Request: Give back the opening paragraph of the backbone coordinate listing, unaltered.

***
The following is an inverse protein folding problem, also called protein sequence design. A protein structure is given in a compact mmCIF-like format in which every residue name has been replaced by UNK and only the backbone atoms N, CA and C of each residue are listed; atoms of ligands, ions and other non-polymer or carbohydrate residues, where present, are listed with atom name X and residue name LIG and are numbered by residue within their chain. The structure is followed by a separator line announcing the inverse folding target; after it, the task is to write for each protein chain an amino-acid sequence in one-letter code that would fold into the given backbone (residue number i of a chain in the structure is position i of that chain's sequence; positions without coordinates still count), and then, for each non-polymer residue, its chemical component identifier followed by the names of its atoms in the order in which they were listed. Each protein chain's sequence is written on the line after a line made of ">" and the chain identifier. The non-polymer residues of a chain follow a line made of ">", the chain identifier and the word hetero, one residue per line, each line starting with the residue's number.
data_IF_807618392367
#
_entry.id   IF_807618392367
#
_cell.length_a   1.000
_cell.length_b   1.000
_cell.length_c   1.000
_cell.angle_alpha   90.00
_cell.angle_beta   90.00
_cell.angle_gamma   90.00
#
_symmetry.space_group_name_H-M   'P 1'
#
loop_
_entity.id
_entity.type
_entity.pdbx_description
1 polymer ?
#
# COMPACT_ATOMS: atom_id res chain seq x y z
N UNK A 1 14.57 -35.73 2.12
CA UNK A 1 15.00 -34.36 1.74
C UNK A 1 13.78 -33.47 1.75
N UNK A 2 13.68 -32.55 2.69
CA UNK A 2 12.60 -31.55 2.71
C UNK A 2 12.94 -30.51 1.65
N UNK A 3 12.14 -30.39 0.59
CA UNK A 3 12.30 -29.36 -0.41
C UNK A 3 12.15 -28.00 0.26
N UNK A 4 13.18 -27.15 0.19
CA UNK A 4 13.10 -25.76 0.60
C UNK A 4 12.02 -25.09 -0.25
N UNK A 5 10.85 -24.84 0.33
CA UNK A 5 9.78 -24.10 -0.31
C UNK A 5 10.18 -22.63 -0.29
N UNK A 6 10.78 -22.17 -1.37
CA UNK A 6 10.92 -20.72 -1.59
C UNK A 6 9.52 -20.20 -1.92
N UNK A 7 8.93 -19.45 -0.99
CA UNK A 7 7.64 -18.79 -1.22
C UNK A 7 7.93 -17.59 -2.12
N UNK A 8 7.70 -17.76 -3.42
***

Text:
The following is an inverse protein folding problem, also called protein sequence design. A protein structure is given in a compact mmCIF-like format in which every residue name has been replaced by UNK and only the backbone atoms N, CA and C of each residue are listed; atoms of ligands, ions and other non-polymer or carbohydrate residues, where present, are listed with atom name X and residue name LIG and are numbered by residue within their chain. The structure is followed by a separator line announcing the inverse folding target; after it, the task is to write for each protein chain an amino-acid sequence in one-letter code that would fold into the given backbone (residue number i of a chain in the structure is position i of that chain's sequence; positions without coordinates still count), and then, for each non-polymer residue, its chemical component identifier followed by the names of its atoms in the order in which they were listed. Each protein chain's sequence is written on the line after a line made of ">" and the chain identifier. The non-polymer residues of a chain follow a line made of ">", the chain identifier and the word hetero, one residue per line, each line starting with the residue's number.